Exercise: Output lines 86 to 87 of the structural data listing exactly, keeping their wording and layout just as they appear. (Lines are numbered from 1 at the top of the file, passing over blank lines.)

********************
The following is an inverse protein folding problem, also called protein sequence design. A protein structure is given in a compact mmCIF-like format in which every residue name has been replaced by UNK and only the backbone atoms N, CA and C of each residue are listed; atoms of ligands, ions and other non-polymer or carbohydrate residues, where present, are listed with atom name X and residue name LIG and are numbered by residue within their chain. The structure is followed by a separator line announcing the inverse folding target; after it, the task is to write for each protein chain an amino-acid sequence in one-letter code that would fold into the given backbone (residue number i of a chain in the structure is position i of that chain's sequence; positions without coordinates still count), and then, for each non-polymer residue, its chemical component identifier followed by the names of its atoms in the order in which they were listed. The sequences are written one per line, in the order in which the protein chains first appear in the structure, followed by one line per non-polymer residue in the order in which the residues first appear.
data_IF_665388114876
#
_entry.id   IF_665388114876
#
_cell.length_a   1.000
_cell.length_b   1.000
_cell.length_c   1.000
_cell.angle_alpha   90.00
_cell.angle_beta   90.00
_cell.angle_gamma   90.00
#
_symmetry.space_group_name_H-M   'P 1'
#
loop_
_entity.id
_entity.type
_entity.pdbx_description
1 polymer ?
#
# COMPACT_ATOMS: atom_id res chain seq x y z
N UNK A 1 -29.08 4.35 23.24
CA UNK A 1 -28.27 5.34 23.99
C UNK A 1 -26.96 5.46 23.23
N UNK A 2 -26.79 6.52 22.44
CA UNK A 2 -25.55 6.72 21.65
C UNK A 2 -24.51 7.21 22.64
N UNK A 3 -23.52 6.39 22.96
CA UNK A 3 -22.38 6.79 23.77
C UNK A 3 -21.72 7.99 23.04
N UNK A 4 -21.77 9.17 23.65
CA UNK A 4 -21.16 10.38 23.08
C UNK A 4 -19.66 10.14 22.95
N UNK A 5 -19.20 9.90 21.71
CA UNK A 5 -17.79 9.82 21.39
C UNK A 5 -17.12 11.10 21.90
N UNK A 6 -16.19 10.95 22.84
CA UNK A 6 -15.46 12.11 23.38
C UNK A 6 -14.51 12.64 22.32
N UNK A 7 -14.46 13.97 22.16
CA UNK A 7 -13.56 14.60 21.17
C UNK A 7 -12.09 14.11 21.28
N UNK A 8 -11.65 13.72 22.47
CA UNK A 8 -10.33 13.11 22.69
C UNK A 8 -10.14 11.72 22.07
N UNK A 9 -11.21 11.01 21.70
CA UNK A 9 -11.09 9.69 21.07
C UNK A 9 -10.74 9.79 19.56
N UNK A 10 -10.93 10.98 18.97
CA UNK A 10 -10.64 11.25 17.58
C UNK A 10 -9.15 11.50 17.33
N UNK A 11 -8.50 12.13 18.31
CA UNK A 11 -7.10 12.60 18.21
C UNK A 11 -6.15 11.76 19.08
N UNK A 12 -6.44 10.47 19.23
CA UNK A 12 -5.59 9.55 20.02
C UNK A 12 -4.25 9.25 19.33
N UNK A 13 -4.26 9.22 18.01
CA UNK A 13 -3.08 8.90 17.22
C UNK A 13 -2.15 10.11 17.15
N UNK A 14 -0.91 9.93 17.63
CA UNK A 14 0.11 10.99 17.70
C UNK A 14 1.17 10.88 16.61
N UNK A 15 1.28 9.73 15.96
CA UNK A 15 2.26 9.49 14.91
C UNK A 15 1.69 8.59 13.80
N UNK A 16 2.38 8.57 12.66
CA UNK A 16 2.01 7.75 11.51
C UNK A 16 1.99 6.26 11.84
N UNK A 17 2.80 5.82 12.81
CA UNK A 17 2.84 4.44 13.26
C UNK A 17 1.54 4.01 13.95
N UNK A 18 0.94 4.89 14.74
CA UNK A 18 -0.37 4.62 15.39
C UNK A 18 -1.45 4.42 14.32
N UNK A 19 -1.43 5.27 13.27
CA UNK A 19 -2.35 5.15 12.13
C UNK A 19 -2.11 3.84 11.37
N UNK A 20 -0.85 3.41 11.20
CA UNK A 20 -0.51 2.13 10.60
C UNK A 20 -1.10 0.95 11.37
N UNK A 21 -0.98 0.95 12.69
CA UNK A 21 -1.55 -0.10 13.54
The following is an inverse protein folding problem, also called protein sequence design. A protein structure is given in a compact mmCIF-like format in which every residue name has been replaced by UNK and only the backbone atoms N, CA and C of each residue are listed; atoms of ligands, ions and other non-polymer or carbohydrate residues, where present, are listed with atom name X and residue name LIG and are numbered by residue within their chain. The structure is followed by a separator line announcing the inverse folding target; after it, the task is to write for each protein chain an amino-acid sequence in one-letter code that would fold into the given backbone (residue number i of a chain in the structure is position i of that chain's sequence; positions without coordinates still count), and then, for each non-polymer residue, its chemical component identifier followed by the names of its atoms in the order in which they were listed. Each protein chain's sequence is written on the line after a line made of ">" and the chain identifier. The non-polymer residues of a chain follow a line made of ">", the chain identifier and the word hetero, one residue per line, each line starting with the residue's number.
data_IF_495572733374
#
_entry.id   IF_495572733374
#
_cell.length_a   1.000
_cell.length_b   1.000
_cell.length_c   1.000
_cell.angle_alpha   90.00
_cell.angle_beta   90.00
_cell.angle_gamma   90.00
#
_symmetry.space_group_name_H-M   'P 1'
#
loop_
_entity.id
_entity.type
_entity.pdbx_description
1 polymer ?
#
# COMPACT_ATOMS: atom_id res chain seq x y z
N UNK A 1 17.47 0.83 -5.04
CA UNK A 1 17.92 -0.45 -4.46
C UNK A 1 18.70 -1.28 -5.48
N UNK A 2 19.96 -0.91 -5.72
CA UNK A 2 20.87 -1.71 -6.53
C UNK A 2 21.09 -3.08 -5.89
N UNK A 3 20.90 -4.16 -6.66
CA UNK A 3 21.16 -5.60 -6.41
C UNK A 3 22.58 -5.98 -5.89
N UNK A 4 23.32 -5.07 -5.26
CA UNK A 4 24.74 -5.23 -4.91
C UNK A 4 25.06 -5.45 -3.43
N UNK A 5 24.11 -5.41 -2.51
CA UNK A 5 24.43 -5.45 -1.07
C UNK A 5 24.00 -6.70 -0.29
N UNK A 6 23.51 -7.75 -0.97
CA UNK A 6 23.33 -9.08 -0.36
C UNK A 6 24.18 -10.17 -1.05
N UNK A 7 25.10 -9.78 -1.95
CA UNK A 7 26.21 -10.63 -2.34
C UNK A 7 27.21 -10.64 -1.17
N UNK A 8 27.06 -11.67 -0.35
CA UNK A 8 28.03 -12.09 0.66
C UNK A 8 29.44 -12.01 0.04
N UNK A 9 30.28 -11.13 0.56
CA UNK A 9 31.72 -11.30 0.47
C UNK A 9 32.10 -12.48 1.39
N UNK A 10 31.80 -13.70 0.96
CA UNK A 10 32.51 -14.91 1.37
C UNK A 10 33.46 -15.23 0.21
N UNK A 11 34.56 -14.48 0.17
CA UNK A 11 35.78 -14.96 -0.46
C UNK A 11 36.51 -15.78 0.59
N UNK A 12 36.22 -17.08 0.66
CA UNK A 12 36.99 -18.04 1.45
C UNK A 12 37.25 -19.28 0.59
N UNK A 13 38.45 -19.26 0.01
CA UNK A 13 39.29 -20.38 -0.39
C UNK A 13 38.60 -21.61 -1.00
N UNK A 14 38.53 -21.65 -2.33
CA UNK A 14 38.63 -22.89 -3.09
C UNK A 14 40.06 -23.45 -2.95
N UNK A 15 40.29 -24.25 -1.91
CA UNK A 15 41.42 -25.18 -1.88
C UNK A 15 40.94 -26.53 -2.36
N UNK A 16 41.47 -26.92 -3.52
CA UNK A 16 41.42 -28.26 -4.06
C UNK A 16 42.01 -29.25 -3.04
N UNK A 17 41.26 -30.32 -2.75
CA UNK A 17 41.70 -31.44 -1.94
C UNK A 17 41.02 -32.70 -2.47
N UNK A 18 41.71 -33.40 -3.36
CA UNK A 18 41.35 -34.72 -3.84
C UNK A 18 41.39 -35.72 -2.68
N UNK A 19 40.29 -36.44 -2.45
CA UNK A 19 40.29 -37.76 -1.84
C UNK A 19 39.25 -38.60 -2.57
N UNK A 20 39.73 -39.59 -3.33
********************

#
_entry.id   IF_495572733374